Wake County school leaders were focused Wednesday on promoting the gains in the high school graduation rate as opposed to the lackluster news about test scores.
School leaders “crashed” Knightdale High School’s faculty meeting to talk with the media about how the eastern Wake school’s graduation rate rose 7.4 percentage points to 88.8 percent. Wake’s graduation rate also rose to 86.1 percent, putting the district back above the state average for the first time in several years.
“As a district, we’ve also moved up and once again surpassed the state average,” Merrill said. “That was a piece that bothered me a year or so ago.”
Merrill led the cheerleading of Knightdale High’s gains. He said Knightdale’s growth showed the goal of having at least 95 percent of students graduating by 2020 is possible.
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Merrill said Wake “would be bleeding Knightdale dry” for tips.
“You’re an example for the rest of the district,” Merrill said of Knightdale High. “And perhaps some envy and some jealousy, but that’s what comes with quick success, but well earned and well deserved.”
School board Chairwoman Chairwoman Christine Kushner continued the praise for Knightdale’s graduation progress. She went on to praise the community’s support of the school.
“Thank you for setting up an example for the county, as Dr. Merrill said,” Kushner said. “Setting up an example that our community can truly know what it takes to take a school in its arms and nurture it, grow it, and help its graduates.”
The praise comes after years of complaints from the Knightdale community that they weren’t getting enough support from the school system. The district formed the Knightdale Area Education Working Group, which has helped lead to things such as Knightdale High School redesigning its academic program.
Knightdale High Principal Jim Argent talked about how the school had, last year, identified 80 students “who were on the borderline as seniors of not being able to graduate.” School staff went the extra mile to help the students. Of those 80 seniors, 79 graduated in June. The last student graduated over the summer.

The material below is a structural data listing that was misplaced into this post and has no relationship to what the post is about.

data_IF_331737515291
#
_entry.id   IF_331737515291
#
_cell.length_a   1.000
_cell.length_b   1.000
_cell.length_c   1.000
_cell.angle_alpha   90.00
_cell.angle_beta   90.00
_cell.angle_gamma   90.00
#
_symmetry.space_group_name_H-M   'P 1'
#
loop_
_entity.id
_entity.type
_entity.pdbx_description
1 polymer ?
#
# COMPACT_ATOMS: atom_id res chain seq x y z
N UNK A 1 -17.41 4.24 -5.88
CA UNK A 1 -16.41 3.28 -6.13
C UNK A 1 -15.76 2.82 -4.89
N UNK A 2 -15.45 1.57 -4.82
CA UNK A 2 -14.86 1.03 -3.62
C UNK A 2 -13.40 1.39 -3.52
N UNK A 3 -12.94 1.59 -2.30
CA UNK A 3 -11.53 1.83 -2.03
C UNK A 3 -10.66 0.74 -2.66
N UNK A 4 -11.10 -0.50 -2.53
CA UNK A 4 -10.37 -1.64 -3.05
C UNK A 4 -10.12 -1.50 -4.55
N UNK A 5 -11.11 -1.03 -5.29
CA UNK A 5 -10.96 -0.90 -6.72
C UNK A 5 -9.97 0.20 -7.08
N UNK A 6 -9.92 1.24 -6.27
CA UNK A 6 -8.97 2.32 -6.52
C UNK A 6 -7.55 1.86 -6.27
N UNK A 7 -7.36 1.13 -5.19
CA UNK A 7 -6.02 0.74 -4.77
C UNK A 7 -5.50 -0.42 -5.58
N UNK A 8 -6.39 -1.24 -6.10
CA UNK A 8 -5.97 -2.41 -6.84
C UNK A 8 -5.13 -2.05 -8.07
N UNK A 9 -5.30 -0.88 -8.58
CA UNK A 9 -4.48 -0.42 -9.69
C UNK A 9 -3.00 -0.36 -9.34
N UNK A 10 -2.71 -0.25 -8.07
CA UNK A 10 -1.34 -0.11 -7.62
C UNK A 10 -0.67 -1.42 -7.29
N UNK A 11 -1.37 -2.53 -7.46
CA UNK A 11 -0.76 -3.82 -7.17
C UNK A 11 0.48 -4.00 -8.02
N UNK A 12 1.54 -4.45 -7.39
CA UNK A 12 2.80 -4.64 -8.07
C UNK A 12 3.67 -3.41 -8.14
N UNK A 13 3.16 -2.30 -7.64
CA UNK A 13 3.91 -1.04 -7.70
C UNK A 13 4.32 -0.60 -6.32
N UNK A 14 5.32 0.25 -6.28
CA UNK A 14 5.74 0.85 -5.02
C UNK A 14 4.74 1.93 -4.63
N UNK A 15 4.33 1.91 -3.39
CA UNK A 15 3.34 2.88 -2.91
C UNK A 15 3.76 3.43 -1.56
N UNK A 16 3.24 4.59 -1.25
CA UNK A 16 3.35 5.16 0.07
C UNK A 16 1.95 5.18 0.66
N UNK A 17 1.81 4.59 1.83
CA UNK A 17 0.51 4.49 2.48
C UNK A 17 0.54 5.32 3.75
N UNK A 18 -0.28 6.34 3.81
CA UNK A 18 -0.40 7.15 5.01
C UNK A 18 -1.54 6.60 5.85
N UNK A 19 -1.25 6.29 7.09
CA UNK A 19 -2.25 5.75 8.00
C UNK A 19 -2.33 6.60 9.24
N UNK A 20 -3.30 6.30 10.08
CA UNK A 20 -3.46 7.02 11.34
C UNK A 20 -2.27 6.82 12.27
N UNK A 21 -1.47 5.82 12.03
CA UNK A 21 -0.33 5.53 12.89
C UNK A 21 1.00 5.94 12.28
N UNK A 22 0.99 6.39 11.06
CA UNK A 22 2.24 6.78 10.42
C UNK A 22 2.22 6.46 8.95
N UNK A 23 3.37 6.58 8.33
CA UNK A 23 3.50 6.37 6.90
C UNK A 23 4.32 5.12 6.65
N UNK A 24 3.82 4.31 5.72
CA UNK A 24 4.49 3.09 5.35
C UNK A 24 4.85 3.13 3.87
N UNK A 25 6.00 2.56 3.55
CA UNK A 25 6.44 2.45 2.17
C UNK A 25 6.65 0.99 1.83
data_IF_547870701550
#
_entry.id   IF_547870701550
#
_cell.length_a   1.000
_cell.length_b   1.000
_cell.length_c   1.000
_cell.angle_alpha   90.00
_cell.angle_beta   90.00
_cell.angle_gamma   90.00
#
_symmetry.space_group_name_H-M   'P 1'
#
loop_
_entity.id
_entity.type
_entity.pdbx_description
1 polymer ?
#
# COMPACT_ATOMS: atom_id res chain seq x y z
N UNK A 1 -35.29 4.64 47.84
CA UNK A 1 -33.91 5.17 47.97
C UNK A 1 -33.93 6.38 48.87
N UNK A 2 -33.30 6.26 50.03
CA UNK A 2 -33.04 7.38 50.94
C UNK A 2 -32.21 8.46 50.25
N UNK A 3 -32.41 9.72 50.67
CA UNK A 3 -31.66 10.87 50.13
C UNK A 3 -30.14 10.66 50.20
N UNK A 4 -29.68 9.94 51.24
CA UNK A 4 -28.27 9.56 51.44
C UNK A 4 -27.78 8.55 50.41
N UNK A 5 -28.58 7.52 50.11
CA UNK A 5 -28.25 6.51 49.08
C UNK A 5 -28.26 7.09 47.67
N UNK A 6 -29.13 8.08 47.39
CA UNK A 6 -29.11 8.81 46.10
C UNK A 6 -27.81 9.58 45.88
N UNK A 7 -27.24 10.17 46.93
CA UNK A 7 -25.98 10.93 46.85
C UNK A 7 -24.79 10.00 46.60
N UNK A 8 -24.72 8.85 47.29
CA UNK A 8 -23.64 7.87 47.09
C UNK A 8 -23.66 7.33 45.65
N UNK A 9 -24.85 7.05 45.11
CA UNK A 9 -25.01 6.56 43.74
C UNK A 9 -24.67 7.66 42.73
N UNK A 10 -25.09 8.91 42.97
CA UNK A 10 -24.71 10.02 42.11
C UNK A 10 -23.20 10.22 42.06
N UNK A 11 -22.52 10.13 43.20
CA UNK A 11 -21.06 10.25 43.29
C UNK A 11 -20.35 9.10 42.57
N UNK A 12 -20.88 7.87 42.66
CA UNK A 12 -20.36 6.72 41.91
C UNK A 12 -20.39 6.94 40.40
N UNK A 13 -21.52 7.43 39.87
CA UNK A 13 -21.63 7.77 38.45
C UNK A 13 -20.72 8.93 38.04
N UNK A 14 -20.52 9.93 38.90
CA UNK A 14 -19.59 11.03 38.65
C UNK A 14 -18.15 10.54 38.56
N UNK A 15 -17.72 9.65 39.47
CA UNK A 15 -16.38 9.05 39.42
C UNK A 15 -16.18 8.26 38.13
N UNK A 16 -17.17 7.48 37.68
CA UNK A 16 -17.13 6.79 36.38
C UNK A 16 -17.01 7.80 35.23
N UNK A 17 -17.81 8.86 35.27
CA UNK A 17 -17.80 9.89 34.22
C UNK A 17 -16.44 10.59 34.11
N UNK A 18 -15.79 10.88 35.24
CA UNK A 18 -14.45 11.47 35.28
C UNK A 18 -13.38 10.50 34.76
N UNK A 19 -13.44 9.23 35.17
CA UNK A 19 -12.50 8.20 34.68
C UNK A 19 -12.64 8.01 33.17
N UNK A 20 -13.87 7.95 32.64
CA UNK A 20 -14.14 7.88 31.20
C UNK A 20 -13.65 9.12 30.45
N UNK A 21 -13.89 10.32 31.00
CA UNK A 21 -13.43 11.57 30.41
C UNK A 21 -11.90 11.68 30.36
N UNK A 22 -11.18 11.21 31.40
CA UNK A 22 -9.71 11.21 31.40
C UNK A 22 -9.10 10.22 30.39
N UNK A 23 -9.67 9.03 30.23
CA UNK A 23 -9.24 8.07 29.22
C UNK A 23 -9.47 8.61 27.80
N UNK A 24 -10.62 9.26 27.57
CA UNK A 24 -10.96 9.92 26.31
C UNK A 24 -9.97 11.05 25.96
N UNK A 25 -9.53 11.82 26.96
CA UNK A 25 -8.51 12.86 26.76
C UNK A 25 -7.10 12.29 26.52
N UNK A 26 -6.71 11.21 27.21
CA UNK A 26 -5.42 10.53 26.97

“We were there to support them, but the students made it happen,” Argent said. “They saw how much time and energy these incredible professionals were taking to help them. They saw an example and a model of true commitment in action.
“They saw people caring so deeply about what happens to them and their futures. So the students knew. They got it.”
Test scores were briefly touched during Merrill’s presentation. Wake’s passing rate on state exams rose slightly from 66.6 percent to 66.7 percent. But the percentage of schools meeting state growth targets fell 21 percentage points from 82 percent to 61 percent.
“As a district, our proficiency scores are not obviously where we want them to be,” Merrill said. “While some of our schools made solid gains in academic growth, not true for all schools, and we recognize that.”
Merrill also said that the district would release individual school progress reports on Thursday. He said those reports are more informative for families than reducing a year’s worth of work to a single letter grade as in the state’s A-F school performance grades.
After the official presentations, Merrill took questions from reporters. I asked if he was concerned about the drop in the schools meeting growth.
“The formula that calculates growth is fascinating, a lot of which we don’t understand,” Merrill answered. “But I do know that it changes annually and schools continue to get readjusted.
“Yes, I’m concerned that not as many schools met or exceeded growth and we will look into that. But the margin and the difference can be very, very slight between meeting and not meeting.
But Merrill was not happy with the question being focused on test scores and not graduation rates.
“But there are so many things that you could have asked us about positive data that we’re happy to share,” Merrill said on the high school auditorium stage in front of the crowd.
But when Merrill proceeded to talk a few minutes later with all the reporters, the questions continued to be focused on test scores. Some questions involved how Hodge Road Elementary School in Knightdale became the first school in the district to get an F grade.
Merrill again pointed to the progress reports that will be released Thursday showing different pieces of data for schools such as Hodge. He said that will tell parents more than a single letter grade.
“It’s a little disingenuous, I think, to share with parents a single grade,” Merrill said. “We wouldn’t expect to get a single grade at the end of a year on a student’s work all year long.
“To do the same for schools, it’s a strategy that doesn’t do a lot for us. We take a much bigger view of how results are occurring in our schools, and that’s what we share.”